Opening a new post topic today on My Blog Box with “Fashion Brands’ podcasts: The Case Studies Box by My Marketing Toolbox”.
This monthly exercise aims at analysing a podcast launched by a fashion/luxury brand to understand better how podcasting can be used to increase your reach, foster your community, and, consequently, develop your sales.
This month, The Case Studies Box by My Marketing Toolbox focuses on Dior Talks, one of the podcasts run by Dior.
This case study will be composed of 4 main parts:
The podcast identity card
What worked well
What could be improved
The main lessons to learn
The information and interpretation I am going to share in this new project are my own personal analysis of this brand’s podcast, based on my knowledge of the brand, the fashion and luxury sector, the marketing, and more precisely the podcasting industry. And, of course, based on my own sensibilities. It doesn’t aim at being completely objective and you have the right to disagree with my analysis. In all cases, I would be happy to exchange with you on your own interpretation of the podcast “Dior Talks”.
Dior Talks - Podcast Identity card
Name of the podcast: Dior Talks
Brand: Dior in collaboration with Calliopé Agency
Podcast description: “Step inside the contemporary Dior mind with ‘Dior Talks’, a series of podcasts aimed at bringing together both the people who directly shape the creative direction of the House and those whose artistic, cultural or intellectual impact influence its narrative.”
Format: Interviews of people who collaborated with the house done by Justine Picardie, Katy Hessel, Charlotte Jansen
Quantity of seasons: 6
Total quantity of episodes: 39
Episode average duration: 30 minutes
Podcast main topic: Feminism and art with 4 main focus: feminist art, Heritage, Female gaze, feminism
Language: English with some episodes in Italian
First episode release date: March 8 2020
Last episode release date: September 21 2021
Podcast objective: Branding
Podcast target audience: A niche audience of people with an understanding in arts and culture, in the main values of luxury in general and of the House of Dior in particular. People wishing to know the brand on a deeper level, a more intellectual one, going beyond the fashionable aspect and the star system.
What worked well...
I found the magazine format with the interviews done by people external to the brand but an authority in their respective fields very enticing.
The editorial line focus is very interesting with women and arts at its center. I reflects the society current challenges, the positioning of Maria Grazia Chiuri on feminism and it anchors the brand into its time and questionings, making it more relevant to its targeted audience.
The variety of profiles and nationalities interviewed gives a kind of universality to the experiences shared during these interviews and shows that the brand is not just French or Italian but international.
This podcast also gives an insight on how the creative director works on her collections and shows’ concepts, some insider’s takes which help to better understand the brand’s positioning and messages it wants to spread.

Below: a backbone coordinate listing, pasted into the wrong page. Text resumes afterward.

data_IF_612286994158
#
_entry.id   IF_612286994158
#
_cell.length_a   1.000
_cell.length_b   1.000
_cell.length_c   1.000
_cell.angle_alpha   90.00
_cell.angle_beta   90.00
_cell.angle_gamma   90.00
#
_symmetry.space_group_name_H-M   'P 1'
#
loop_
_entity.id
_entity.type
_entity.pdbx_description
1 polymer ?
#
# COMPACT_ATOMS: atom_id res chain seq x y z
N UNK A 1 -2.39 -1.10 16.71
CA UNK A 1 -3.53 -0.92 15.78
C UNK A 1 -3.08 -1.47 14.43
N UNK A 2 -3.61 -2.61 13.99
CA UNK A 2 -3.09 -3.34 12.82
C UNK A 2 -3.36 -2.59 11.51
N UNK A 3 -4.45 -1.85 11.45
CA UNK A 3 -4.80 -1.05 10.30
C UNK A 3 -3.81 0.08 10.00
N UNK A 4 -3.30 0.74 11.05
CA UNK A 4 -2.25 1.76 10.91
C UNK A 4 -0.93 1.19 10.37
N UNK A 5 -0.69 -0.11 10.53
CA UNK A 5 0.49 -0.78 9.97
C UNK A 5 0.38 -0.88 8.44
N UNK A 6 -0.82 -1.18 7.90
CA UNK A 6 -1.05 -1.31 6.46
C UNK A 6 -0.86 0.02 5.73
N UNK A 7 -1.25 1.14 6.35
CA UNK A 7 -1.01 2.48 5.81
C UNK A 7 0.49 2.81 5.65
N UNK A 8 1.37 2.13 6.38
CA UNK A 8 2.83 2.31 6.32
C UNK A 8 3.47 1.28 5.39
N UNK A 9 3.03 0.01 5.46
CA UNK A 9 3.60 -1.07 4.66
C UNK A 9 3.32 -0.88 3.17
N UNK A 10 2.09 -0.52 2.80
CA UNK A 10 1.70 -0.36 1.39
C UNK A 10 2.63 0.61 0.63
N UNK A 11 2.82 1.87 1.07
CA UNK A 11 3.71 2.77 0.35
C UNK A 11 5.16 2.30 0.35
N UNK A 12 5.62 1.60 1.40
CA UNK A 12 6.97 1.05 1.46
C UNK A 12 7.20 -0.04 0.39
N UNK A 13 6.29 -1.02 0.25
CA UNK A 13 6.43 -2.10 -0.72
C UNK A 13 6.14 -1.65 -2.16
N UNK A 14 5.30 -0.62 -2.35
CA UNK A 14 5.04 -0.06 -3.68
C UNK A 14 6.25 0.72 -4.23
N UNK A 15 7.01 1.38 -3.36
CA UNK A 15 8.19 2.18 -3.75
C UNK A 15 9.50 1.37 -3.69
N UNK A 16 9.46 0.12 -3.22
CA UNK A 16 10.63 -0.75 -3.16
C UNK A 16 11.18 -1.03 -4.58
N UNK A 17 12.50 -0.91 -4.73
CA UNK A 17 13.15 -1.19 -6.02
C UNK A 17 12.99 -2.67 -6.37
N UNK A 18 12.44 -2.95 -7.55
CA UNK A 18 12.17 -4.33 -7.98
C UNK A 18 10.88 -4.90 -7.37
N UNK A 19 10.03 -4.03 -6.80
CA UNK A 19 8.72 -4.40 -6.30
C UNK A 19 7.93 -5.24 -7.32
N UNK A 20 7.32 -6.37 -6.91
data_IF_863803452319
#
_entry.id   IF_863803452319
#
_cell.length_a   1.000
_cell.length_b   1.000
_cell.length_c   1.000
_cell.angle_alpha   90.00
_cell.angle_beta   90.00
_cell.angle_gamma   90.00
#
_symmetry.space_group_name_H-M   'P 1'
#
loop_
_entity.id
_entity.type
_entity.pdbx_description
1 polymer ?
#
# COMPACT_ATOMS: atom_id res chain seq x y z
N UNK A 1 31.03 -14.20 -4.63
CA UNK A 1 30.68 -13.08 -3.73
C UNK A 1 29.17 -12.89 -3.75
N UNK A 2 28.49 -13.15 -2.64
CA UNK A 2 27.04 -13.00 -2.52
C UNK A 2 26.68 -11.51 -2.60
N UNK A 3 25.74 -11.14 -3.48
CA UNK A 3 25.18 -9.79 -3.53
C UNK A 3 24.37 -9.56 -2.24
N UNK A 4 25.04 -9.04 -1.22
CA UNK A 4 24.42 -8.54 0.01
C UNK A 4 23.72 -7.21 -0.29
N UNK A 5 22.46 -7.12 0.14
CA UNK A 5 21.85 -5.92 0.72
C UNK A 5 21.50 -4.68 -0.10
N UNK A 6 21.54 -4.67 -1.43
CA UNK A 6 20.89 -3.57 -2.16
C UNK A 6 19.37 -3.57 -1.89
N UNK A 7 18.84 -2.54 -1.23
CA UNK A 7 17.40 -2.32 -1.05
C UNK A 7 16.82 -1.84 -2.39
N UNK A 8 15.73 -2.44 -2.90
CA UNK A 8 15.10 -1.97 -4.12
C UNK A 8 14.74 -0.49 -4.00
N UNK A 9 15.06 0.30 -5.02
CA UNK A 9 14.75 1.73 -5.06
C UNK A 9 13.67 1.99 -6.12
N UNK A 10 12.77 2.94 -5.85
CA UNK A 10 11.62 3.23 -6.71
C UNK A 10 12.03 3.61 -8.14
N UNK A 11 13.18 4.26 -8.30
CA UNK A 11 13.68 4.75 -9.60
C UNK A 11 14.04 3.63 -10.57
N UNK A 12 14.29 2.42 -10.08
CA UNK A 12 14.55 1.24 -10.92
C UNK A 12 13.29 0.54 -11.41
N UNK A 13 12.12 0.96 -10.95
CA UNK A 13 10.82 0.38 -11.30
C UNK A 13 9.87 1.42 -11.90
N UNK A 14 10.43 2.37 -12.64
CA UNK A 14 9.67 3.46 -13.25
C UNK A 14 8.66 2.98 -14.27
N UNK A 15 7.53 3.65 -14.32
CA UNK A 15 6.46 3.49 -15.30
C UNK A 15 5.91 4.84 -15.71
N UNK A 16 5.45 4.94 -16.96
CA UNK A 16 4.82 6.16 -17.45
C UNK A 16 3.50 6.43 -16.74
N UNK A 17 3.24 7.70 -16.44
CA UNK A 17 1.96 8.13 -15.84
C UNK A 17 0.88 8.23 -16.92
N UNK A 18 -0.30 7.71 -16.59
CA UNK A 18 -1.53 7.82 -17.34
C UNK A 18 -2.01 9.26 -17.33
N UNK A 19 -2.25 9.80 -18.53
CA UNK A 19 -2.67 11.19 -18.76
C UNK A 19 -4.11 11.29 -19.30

The way these interviews are indirectly used to promote the brand is clever. It’s not pure advertisement, it’s soft branding. It’s not about convincing you to buy a Dior product but convincing you to adhere to the brand’s values and fights. We know it’s about Dior but it’s done in a soft way, through the eyes and perception of people who collaborated with the House and to whom we can relate.
What could be improved...
It’s difficult to find something that could have been improved. Luxury houses aim at perfection. There are few points, though, on which I would have focused more:
The sound quality is not always great. However, it has to be taken back into its context. It was the pandemic and lockdowns. It wasn’t possible to record in a studio to obtain the perfect sound quality. And, to be honest, it doesn’t prevent the podcast to be interesting.
The regularity of publishing is a bit hectic. Some months, there were 1 episode per week, some months, just 1 episode per month. Again, it may also be linked with the period but also with the format. Interview episodes are harder to organise than solo episodes. You need to take into consideration the availabilities of your guest.
Main lessons to learn from Dior Talks...
Focus on a target audience. Determine a niche audience and create an editorial line dedicated to them. Don’t hesitate to have a podcast for each target audience. Dior released other podcasts with different angles on the brand depending on the people they were targeting.
Use your podcast to show a human face of your brand. Don’t aim at perfection. Allow imperfection to happen. Especially when it comes to luxury brands, we tend to expect a high level of perfection. What’s more important is the quality of your content and to what extent you make people think about deeper concepts with different takes on them.
Use your podcast for soft branding. Instead of talking non stop about your brand and your products, talk about topics linked with your brand’s values. Moreover, the interview format with interviewers outside of the brand, the variety of profiles interviewed will add depth to your brand and will help you to gather your community around shared values.
Work on your regularity. Make sure that your episodes are published regularly. If you choose a weekly frequency, every 2 weeks or a monthly frequency, stick to it. It will make people longing forwards for your next episode as a way to be in contact with your brand.
Did you listen to Dior Talks? Do you agree with this analysis? Feel free to share your impressions with me.
Do you feel inspired to launch your own podcast? For starters, you can check out my article “What you need to create your podcast free of charge (or almost)” and download your “Podcast Starting Kit Cheat Sheet”.